It is further object of the invention to provide an infrared roasting oven of the above set forth type in which the exhaust means thereof selectively withdraws air and heat to effect differential thermal zones.
It is a yet further object to provide an infrared roasting oven in which the cooking process is primarily a function of duration of exposure to infrared radiant energy, as opposed to convection heat.
A still further object of the invention to provide a infrared roasting oven in which the degree of humidity and circulation of air therein is regulated for purposes of maximizing taste-enhancing smoke from wood burning therein.
It is a still further object to provide a roasting oven of the above type which combines the advantages of infrared, flicker flame, and wood cooking methods.
The above and yet other objects and advantages of the invention will become apparent with the hereinafter set forth Brief Description of the Drawing, Detailed Description of the Invention, and claims appended herewith.
FIG. 1 is an elevational front view of the invention;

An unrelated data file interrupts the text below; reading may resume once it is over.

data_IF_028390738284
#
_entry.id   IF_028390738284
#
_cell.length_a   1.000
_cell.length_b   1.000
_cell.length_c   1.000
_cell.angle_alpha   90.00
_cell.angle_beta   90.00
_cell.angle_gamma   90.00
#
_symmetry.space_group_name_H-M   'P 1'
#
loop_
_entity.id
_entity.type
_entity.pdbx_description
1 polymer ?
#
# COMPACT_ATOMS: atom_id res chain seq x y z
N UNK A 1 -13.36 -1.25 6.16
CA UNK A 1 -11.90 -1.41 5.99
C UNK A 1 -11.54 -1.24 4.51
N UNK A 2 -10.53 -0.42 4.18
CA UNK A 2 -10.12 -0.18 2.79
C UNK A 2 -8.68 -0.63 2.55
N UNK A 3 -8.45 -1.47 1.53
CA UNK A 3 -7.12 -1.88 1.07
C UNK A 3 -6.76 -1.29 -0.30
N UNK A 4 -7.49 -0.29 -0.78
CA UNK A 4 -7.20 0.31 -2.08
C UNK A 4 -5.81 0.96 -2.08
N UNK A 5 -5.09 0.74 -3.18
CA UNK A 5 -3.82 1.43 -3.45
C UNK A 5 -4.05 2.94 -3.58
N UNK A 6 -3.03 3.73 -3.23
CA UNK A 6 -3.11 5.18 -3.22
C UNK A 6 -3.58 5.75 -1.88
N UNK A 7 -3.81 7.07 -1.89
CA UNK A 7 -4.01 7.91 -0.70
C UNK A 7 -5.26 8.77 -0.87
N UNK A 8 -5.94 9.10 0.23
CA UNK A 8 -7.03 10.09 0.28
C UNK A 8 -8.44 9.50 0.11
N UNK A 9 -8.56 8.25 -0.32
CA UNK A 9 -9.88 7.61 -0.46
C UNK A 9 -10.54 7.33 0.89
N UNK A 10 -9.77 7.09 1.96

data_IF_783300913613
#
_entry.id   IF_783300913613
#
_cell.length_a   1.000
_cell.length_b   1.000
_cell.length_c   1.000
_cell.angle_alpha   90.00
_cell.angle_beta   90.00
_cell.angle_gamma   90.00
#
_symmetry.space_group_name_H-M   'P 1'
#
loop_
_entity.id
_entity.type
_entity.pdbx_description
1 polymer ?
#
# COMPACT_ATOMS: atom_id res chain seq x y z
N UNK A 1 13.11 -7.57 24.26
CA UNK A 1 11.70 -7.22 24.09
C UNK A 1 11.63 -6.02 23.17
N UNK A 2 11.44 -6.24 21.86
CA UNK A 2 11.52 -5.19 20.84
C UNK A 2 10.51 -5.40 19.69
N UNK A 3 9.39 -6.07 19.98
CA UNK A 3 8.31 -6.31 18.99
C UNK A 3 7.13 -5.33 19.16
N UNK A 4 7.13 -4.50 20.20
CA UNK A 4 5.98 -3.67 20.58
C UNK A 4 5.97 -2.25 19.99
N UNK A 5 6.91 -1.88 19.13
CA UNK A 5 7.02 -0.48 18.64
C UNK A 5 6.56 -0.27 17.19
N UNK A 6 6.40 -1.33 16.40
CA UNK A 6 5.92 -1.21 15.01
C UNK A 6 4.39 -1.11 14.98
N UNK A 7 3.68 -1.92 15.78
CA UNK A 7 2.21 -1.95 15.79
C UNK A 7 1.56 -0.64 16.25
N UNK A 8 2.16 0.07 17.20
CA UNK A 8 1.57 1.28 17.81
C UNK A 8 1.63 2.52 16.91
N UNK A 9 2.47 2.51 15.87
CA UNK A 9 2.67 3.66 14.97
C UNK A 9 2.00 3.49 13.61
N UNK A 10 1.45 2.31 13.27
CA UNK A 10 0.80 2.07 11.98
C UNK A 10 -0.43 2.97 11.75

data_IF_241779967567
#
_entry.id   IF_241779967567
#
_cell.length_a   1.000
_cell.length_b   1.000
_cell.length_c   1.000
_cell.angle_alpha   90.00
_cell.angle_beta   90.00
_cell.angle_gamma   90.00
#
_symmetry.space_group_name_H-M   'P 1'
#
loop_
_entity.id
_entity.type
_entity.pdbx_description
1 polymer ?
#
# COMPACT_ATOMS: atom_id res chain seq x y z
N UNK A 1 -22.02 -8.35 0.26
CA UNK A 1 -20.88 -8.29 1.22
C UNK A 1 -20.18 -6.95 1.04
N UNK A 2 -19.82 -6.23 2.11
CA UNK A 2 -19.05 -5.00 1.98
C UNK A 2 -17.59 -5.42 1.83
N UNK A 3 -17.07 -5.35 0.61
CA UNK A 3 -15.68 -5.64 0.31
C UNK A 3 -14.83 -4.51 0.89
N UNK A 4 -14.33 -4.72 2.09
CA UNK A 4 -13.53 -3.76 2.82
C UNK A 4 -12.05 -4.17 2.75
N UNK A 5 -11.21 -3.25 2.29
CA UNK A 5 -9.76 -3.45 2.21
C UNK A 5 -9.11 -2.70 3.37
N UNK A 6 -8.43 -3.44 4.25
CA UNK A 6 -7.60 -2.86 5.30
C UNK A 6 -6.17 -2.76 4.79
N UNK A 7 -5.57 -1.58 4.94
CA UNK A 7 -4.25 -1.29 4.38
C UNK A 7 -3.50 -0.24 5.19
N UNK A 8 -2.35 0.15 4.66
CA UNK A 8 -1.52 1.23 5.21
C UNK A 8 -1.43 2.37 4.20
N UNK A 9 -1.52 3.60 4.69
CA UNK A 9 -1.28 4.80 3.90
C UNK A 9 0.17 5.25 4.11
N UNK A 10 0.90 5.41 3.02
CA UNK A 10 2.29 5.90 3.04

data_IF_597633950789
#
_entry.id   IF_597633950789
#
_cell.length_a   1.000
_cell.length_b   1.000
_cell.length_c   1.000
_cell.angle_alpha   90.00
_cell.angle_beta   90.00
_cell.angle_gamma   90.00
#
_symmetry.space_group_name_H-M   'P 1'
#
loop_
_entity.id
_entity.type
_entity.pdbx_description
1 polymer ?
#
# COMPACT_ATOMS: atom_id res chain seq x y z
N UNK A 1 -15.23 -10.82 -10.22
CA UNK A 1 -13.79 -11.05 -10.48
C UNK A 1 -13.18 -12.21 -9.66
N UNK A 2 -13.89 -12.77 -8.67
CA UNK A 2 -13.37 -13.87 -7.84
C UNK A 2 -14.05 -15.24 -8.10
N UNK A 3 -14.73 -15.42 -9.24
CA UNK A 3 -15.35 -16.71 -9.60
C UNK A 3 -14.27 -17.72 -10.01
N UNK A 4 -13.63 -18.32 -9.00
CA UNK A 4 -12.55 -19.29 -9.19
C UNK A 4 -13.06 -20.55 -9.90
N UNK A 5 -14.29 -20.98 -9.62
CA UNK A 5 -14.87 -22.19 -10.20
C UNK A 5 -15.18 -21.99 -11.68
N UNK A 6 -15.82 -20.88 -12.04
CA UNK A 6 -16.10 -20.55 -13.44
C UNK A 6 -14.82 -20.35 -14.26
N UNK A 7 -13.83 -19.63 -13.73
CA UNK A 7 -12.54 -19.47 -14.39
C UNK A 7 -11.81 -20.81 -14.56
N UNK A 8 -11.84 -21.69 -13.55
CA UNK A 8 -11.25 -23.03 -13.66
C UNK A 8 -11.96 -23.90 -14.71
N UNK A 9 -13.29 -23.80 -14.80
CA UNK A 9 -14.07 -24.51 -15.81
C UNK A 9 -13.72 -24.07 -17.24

FIG. 2 is right cross-sectional view of the invention seen along the Line 2--2 of FIG. 1;
FIG. 3 is an elevational rear side view thereof;
FIG. 4 is an elevational side view of the invention showing the index disc and other details;
FIG. 5 is a diagrammatic cross-sectional fragmentary view showing an infrared radiation element;
FIG. 6 is an elevational end cross-sectional fragmentary view seen along the Line 6--6 of FIG. 5;
FIG. 7 is a diagram showing a control chart for cooking several batches of meat in different time segments;
FIG. 8 is an end diagrammatic cross-sectional fragmentary detail view along the Line 8--8 of FIG. 1;
FIG. 9 is a diagrammatic fragmentary enlarged detail view showing a star-shaped end of a spit with a step-ahead arrangement;
FIG. 10 is a diagrammatic perspective view showing the rotating spit assembly;
FIG. 11 is a lateral cross-sectional view of the flicker light burner;
FIG. 12 is a cross-sectional view seen along the Line 12--12 of FIG. 11, showing the interior construction of the flicker light burner;
FIG. 13 is a diagrammatic view showing details of the spit with meat grippers; and
FIG. 14 shows an alternate step-ahead arrangement for the spits on the assembly.
FIG. 15 is a view of the control panel for the invention system.